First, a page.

Acknowledgement of Country


This blog will be written on the land of the Gadigal people of the Eora nation. I acknowledge that sovereign ownership of this country has never been ceded to any white government or sold to any white corporation, and I pay my respects to Eora elders past and present. I was born and have lived all my life on stolen land, and as such I feel it is my moral obligation to support Australia’s First Peoples in their struggle for sovereignty and justice. Despite my position of  privilege as a white person, I have often been frustrated by the way that most formal “acknowledgments”, when given at all, are little more than trite banalities recited in a formulaic and unfeeling way. I feel it should be obligatory to say something which invites real reflection about Australia’s foundation and continuation as a genocidal state, and in my opinion the usual ritual does not adequately accomplish this. I’ve certainly been guilty of this in the past – not always knowing what to say, it’s easy to fall back on the familiar phrases. Here’s an attempt to do better.


Gadigal country was the first in Australia to be seized by the fledgling British colony in 1788. Eora communities initially had peaceful relationships with settlers which included trade, work and marriage. However, as the real agenda of the white colony became clear, this relationship soured. The Gadigal people, along with the rest of the Eora nation, were prevented by the colony from accessing resources and from undertaking ceremonies on their land. The white invaders barred access to much of the harbour, important for both its supply of seafoods and a number of ceremonial grounds. Gadigal people became the target of brutal violence by colonists, which the whites justified to themselves as fair reprisal for the “savages” taking livestock and burning land, a traditional management practice. Eora people understood the use of their land’s resources and maintenance of its health as their responsibility, and rightly resisted their dispossession at the hands of the newcomers. Pemulwuy, a Bidjigal man from the area around modern-day Parramatta, fought a famously fierce partisan war against the colonial authorities from 1789 until his death by British musket in 1802.


So great was the threat of Eora resistance (supported also by warriors from the Dharug and Tharawal nations, neighbouring Eora country to the west and south-west respectively) to the colony that in 1789, British naval officers ordered the use of smallpox as a biological weapon. Some of them had previously been stationed at the British colony in North America, where smallpox had previously been employed deliberately, and seen the devastating effect of the disease on people without immunity to it. The fledgling colony of New South Wales may have rapidly met with failure if not for the use of this unimaginably destructive virus, which spread rapidly and was responsible for the death of up to 90% in many communities. Through a combination of smallpox and rifles, every nation from the Eora in Sydney to the Wajuk in Perth was subjugated by the colony over the next hundred years or so.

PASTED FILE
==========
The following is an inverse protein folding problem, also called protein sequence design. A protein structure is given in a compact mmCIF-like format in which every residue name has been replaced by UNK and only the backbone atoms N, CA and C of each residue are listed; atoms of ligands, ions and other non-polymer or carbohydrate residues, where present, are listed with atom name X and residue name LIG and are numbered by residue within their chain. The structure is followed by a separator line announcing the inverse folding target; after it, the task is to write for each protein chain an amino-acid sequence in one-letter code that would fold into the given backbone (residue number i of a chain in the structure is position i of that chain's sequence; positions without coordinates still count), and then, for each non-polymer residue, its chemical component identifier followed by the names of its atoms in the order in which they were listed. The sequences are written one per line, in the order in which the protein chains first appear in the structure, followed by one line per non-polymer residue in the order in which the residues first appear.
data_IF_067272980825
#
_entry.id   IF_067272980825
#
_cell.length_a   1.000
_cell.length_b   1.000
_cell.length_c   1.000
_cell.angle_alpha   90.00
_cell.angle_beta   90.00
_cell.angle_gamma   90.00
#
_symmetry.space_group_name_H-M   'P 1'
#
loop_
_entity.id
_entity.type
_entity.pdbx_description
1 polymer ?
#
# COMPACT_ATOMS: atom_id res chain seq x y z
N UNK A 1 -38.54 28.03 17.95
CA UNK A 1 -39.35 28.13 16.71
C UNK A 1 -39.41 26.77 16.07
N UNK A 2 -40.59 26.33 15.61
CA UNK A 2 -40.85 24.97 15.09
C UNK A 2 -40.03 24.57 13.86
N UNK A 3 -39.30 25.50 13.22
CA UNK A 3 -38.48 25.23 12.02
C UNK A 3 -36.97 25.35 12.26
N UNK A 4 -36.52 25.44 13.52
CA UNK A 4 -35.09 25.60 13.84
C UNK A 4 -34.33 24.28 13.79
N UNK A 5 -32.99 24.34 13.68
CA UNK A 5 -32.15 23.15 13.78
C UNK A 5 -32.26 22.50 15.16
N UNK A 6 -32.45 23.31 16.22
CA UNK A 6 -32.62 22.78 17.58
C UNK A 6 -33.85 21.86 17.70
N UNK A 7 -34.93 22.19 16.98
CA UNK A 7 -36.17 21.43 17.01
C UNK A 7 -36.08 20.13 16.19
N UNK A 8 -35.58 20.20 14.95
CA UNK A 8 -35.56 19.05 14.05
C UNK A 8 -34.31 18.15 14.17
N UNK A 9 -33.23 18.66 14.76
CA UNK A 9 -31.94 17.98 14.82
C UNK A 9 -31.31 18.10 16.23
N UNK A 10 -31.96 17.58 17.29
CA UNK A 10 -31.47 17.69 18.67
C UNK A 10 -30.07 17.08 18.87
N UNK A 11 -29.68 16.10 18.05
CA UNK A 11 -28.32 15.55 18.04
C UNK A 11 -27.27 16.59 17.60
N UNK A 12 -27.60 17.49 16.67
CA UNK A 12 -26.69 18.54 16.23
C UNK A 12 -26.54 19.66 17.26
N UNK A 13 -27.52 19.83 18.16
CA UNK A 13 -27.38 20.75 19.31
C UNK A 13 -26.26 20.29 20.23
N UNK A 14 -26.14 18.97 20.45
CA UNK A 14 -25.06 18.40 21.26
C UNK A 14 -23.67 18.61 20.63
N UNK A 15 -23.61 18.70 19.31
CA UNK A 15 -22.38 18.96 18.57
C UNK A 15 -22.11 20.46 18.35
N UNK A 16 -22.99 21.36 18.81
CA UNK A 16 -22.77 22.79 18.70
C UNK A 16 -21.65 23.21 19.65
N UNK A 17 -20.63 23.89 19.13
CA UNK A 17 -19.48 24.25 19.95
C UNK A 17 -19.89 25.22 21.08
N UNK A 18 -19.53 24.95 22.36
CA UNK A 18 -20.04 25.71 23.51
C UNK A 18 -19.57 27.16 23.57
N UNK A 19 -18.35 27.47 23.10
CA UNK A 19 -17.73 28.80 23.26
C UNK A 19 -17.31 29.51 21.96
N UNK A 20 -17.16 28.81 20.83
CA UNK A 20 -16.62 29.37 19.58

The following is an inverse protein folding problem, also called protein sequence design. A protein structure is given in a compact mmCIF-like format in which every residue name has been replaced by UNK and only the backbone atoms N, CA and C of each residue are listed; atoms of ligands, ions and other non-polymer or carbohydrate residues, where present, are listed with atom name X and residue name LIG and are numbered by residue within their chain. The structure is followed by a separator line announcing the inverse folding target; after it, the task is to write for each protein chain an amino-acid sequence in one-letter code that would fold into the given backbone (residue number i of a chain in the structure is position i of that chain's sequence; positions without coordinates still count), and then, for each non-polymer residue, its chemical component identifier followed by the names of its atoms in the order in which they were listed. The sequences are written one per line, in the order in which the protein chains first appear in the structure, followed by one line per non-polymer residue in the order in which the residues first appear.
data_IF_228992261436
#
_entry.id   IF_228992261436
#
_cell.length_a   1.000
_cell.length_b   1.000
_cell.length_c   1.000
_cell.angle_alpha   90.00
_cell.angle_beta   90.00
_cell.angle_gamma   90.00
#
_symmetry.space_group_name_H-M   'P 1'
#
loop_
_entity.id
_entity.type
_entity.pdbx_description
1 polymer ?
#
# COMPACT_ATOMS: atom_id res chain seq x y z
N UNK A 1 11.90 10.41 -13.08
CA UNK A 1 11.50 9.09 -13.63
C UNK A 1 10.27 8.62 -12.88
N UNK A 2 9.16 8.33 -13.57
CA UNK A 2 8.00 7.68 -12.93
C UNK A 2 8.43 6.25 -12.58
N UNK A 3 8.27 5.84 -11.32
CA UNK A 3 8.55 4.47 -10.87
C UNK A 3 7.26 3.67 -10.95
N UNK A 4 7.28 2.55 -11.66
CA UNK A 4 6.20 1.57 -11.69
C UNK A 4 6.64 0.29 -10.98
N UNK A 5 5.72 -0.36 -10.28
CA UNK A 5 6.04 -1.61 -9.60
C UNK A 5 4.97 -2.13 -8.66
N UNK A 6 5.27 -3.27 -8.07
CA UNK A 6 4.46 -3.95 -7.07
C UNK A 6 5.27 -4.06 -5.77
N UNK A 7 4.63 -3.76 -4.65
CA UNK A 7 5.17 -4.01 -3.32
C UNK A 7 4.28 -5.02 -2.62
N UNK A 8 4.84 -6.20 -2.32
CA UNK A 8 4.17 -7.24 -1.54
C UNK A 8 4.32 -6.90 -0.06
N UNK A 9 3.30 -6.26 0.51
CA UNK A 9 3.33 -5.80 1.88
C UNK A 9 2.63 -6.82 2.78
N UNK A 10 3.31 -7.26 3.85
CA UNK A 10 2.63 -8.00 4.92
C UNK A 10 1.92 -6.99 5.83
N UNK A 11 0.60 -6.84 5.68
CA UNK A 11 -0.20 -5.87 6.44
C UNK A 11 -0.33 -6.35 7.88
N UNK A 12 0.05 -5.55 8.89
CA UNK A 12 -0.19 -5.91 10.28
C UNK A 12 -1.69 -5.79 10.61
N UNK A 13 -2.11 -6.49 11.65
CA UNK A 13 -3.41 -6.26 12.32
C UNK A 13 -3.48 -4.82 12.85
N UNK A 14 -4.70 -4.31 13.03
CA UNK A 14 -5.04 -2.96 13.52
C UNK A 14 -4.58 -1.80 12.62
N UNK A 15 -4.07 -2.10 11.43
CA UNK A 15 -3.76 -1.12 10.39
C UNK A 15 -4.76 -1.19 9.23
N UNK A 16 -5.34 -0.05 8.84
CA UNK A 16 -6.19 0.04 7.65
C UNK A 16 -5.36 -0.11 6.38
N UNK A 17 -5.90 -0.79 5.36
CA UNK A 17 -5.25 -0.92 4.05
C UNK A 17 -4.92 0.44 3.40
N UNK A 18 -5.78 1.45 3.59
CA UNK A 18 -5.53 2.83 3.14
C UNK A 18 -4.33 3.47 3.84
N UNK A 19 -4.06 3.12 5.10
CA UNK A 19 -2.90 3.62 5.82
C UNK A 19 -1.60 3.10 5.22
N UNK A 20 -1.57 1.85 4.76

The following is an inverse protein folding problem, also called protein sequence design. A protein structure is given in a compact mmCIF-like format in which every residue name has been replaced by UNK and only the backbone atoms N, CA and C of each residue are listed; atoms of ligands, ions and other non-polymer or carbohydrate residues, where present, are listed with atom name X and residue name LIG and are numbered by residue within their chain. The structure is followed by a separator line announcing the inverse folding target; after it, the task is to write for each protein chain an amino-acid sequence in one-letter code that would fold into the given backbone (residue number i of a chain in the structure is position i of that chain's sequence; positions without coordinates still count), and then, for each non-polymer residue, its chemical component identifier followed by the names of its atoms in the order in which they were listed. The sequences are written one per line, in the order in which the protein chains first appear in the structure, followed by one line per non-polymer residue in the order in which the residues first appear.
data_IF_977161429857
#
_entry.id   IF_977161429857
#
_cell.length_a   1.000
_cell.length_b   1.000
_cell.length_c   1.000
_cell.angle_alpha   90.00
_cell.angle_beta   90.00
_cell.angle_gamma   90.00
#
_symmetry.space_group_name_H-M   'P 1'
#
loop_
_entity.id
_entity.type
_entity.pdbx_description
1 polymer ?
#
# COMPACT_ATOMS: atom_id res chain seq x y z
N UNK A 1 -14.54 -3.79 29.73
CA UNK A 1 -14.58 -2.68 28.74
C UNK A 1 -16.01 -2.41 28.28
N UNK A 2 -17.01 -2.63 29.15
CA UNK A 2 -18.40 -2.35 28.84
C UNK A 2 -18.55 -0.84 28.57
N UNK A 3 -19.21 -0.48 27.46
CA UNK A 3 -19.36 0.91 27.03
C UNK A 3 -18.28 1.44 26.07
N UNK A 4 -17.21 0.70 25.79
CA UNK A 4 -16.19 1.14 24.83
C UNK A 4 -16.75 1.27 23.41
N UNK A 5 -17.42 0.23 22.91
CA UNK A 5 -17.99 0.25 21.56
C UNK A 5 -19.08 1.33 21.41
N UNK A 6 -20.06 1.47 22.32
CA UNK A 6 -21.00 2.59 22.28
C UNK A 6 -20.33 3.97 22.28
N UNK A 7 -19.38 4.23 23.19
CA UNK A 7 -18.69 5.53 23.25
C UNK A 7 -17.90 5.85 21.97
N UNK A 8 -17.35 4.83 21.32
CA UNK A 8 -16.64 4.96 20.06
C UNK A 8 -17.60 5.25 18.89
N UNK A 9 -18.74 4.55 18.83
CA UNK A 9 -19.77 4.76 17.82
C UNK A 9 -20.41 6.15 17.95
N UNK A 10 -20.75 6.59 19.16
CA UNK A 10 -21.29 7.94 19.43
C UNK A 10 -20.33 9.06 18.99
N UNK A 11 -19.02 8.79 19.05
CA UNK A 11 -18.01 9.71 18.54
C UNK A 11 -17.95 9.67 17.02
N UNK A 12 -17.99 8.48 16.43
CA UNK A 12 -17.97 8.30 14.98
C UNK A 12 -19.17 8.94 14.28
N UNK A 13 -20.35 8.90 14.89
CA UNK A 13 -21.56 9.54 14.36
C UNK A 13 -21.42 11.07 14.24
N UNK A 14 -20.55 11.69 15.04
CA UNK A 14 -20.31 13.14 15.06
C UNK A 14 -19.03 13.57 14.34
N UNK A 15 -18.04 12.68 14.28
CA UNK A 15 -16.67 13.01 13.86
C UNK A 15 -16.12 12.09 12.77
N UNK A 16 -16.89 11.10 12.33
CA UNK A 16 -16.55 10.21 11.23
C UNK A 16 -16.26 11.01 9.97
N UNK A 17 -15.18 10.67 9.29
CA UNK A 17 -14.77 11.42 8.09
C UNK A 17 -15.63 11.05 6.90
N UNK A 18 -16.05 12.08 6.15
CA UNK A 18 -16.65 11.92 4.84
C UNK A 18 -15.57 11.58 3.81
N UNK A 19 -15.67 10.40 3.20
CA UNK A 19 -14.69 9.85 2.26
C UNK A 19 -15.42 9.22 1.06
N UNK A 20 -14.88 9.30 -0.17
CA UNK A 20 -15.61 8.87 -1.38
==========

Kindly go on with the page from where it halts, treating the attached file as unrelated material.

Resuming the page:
White Australia likes to cultivate the fiction that despite the evils perpetuated in the past in its name, apologies have been made and accepted and progress is being made. Any remaining injustices, if acknowledged at all, are politely dismissed as the inevitable result of the clash of cultures, or perhaps more candidly as consequences of the inherent inferiority of Aboriginal people. I am disgusted, even as a white person, by the moral bankruptcy and intellectual disingenuousness embodied in such explanations and in the puerile, apologist big picture they serve. Indigenous people and communities still face brutal violence at the hands of a genocidal state. They are jailed at 20 times the rate of the rest of the population, and a police officer has never been convicted of an Aboriginal death in custody. They face yet further theft of their countries and destruction of the cultural value embedded in them, as even Native Title enshrined in the law of the colonial state is not as sacred as the desires of mining corporations. They face the everyday indignity of an Australian mainstream unwilling, or unable, to honestly face the horrible realities of its yesterday and of its today. However, I would argue that there is nothing inevitable about this state of affairs. Historical and contemporary genocide was and is enacted not by immutable, abstract historical forces, but by real people making identifiable choices. It is possible that white Australians might honestly confront these realities, learn from them, and enable the terrible past & present to be replaced by a just & respectful future. Let’s give it a go.



Here’s a reasonable introduction to the Eora nation put together by the NSW State Library:

Here’s a paper demonstrating that smallpox was used as a weapon:
smallpox sydney cove

For more on Aboriginal land management, see Bill Gammage’s book The Biggest Estate on Earth.


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